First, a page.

Gideon was a vulnerable leader. He was weak; he was a nobody from the smallest tribe; he was scared; he was hiding; he was a failure; and his faith needed four miraculous signs, including the live appearance of an angel of the Lord, to give him the courage to trust God and go forward into what appeared to be an impossible situation. God practically led him by the hand.
At that point, Gideon doesn’t turn around and chide his warriors for being too afraid, or for not having enough confidence to go into battle. He understands. He tells them his own story, and strengthens their faith with the strength God gave him. This is how God uses us, and everything about us. He doesn’t waste anything — even our weaknesses and mistakes become touch points to connect with others.
I recently became the grateful recipient of this kind of understanding. After failing to keep a promise in a business relationship, I had no choice but to admit my mistake and put myself at this person’s mercy. His response, though he could have thrown the book at me, was to extend that mercy, and he did so by recognizing his own bent towards similar weaknesses. “We all have different levels of ‘cognitive disorder,’ at least I do,” he wrote. “By God’s grace we’ll move forward for His Glory.” A huge weight was lifted by his decision to respond from a place of his own need, and I believe something very good for the Kingdom of God will result.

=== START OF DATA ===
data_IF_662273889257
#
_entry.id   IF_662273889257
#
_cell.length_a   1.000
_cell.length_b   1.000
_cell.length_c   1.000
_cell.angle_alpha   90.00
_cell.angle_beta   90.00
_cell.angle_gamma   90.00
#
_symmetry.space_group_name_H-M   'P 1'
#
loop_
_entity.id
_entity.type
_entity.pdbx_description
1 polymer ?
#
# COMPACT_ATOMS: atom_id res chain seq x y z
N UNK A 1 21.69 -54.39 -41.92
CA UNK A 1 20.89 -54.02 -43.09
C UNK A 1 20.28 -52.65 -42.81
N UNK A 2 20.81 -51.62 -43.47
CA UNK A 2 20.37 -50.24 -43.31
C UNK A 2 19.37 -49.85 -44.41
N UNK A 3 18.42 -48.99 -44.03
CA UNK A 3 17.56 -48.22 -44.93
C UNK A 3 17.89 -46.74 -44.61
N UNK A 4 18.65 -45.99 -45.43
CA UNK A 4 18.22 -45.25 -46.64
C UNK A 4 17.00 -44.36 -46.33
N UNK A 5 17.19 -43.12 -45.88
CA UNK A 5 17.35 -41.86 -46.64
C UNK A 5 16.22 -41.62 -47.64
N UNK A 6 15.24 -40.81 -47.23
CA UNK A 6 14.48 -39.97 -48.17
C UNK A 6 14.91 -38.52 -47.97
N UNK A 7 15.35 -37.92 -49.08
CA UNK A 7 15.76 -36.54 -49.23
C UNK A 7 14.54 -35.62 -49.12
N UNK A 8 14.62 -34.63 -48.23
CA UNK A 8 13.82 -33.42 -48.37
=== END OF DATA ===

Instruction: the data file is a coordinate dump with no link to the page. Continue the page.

We lead from our need. Everyone is a leader in this way in that we extend a hand to others because of the one extended by the Lord to us. This is grace turned outward. We hand out what we have received through our own shortcomings. There are certain things I can identify in someone else’s character because of a weakness in my own. How unfair and destructive it is to turn around and judge someone else for the very thing I failed in. That’s the height of hypocrisy. When we come to the cross, we come together. We are cleansed together, and forgiven together. Certainly, then, we will forgive, because we know how much we need to be forgiven.
You can’t bring a cup of cold water to someone
If you’ve never thirsted
You can’t heal a heart if your heart’s
Never been broken
You can’t forgive a sin that you’ve never done
Or you never thought you could do
Put that bandage away
It’s too small to cover the wound
– by John Fischer from the song, “Cup of Cold Water”